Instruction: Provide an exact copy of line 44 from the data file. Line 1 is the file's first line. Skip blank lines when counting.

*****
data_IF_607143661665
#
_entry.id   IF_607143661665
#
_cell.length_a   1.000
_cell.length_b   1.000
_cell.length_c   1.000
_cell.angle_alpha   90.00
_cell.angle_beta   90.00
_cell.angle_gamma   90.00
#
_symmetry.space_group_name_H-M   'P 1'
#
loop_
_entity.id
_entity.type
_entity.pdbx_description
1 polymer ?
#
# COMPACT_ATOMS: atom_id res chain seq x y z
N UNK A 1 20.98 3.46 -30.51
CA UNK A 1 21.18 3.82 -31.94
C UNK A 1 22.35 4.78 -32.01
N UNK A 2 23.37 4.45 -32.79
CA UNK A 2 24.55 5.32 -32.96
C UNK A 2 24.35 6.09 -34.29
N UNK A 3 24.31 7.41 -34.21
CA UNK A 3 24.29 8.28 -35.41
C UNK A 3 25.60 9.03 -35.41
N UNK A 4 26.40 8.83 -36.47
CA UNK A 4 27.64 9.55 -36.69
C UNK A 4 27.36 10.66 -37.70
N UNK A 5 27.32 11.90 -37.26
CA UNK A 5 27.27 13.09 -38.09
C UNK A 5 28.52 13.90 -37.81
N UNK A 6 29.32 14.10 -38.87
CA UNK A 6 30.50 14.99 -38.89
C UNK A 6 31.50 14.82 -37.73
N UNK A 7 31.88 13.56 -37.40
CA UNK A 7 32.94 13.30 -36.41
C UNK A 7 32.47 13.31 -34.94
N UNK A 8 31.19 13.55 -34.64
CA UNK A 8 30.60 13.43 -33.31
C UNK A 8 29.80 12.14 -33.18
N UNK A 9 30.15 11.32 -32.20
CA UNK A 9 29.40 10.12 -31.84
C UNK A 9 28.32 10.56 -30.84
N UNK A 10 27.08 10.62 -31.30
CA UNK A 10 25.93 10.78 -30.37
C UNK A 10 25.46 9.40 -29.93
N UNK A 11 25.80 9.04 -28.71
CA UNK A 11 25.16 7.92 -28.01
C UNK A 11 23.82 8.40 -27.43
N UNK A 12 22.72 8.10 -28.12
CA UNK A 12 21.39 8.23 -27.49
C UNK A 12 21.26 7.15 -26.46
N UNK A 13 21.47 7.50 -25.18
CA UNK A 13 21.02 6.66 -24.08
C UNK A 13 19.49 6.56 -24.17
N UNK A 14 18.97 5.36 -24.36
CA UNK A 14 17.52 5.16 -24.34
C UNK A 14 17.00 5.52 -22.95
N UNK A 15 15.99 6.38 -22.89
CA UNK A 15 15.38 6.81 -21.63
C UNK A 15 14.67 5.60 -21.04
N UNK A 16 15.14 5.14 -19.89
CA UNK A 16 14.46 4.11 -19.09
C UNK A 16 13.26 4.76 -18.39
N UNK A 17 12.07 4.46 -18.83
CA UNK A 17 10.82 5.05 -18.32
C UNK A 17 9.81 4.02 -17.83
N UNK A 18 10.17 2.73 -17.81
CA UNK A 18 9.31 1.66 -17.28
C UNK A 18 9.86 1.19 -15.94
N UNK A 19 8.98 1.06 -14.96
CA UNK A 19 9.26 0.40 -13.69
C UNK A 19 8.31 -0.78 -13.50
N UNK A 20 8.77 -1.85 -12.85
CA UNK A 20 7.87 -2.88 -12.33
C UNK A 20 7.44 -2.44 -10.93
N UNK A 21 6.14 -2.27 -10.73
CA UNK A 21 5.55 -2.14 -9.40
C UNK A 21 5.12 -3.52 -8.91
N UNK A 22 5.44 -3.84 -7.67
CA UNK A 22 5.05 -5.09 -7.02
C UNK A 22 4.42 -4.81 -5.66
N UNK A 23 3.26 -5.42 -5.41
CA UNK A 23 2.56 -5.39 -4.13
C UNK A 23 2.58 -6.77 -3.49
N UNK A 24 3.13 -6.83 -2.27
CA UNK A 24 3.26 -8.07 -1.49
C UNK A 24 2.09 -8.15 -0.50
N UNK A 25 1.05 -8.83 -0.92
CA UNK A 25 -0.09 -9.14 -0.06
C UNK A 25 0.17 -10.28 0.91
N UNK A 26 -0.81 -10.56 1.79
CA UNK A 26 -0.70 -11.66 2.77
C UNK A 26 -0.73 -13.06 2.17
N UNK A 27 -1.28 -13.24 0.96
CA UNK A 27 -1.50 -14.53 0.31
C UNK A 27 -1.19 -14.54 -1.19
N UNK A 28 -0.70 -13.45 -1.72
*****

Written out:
C UNK A 8 29.80 12.14 -33.18